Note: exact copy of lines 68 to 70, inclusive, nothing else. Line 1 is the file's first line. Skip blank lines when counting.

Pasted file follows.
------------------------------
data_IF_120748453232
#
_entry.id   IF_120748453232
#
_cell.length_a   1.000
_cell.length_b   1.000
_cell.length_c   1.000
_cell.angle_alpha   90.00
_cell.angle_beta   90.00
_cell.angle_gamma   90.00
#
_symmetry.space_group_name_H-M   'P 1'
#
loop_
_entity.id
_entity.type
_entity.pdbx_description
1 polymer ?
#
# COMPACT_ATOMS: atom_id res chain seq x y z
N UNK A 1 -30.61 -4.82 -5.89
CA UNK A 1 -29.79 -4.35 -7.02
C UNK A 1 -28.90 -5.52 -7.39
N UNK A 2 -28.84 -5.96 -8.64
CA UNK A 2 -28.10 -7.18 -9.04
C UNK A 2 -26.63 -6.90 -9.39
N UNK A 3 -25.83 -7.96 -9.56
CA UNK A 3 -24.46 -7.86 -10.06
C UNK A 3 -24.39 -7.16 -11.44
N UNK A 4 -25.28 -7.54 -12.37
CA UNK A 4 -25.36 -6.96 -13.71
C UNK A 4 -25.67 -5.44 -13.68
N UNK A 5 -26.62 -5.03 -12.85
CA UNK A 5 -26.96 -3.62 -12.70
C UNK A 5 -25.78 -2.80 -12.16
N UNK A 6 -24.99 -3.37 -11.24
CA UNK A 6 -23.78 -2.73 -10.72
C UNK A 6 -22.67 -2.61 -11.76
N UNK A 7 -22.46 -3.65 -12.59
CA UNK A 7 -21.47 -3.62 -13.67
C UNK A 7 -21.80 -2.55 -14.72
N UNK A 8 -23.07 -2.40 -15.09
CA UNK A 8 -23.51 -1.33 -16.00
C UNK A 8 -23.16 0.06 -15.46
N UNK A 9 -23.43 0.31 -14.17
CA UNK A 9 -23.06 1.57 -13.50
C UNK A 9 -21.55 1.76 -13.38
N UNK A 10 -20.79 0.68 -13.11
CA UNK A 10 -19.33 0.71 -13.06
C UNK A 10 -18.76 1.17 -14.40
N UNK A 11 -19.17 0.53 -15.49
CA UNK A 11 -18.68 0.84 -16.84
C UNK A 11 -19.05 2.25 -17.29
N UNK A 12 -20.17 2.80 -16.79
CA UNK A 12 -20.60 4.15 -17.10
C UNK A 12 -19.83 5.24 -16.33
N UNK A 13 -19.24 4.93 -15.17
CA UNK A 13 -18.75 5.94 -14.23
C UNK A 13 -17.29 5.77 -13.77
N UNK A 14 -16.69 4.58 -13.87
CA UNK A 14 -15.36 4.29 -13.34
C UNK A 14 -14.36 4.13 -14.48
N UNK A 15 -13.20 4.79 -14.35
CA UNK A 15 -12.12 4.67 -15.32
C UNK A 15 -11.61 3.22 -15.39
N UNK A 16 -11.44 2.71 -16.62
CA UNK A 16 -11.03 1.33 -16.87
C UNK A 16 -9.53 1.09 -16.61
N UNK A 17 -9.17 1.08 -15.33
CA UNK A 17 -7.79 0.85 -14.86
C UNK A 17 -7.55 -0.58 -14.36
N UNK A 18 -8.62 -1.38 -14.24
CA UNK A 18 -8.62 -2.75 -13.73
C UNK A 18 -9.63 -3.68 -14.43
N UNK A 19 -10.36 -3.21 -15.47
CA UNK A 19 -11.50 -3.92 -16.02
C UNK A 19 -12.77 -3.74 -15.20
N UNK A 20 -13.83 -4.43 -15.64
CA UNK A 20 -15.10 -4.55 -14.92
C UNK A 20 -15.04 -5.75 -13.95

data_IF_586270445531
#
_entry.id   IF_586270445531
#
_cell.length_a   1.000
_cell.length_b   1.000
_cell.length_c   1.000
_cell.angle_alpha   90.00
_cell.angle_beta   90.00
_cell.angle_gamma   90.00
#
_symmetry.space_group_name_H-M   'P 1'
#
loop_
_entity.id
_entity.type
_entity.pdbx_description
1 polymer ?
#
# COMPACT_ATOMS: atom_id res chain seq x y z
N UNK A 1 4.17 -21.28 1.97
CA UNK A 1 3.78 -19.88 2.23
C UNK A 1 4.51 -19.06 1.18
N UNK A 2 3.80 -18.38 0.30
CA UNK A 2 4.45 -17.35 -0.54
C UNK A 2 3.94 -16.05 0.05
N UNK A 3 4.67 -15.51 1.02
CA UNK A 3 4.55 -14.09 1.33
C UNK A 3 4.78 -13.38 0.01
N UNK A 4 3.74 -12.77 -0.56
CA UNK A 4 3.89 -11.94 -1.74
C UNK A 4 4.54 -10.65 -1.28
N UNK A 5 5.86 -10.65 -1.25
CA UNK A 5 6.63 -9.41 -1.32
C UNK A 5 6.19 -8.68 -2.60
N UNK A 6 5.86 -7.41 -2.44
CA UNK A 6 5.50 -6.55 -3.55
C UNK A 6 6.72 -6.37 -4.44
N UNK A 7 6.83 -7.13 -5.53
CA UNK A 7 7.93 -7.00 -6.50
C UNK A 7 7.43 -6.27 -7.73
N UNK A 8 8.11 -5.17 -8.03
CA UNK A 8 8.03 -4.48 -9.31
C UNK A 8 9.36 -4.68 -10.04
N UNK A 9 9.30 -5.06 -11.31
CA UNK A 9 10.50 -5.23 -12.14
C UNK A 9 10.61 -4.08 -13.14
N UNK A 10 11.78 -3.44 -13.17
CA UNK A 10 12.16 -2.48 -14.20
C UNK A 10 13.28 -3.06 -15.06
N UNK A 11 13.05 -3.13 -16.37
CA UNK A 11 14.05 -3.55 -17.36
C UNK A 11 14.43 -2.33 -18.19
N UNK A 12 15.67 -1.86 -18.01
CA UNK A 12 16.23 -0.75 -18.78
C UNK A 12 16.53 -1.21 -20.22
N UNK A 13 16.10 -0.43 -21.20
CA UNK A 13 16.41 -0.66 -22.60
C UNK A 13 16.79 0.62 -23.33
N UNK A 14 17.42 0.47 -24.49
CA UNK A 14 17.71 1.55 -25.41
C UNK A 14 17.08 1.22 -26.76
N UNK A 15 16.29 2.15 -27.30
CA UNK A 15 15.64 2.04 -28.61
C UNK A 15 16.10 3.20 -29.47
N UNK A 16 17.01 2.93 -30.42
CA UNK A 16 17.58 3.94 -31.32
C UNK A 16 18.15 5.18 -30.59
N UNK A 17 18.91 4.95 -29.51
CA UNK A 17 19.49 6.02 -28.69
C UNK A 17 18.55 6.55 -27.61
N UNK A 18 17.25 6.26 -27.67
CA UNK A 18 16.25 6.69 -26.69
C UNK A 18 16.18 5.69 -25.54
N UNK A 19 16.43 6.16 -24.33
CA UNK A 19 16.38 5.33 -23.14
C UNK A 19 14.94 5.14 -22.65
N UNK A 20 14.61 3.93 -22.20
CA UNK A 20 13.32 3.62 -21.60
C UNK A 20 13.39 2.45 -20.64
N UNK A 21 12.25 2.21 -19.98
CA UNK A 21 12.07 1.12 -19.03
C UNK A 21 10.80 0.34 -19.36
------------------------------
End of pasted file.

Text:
C UNK A 16 -9.53 1.09 -16.61
N UNK A 17 -9.17 1.08 -15.33
CA UNK A 17 -7.79 0.85 -14.86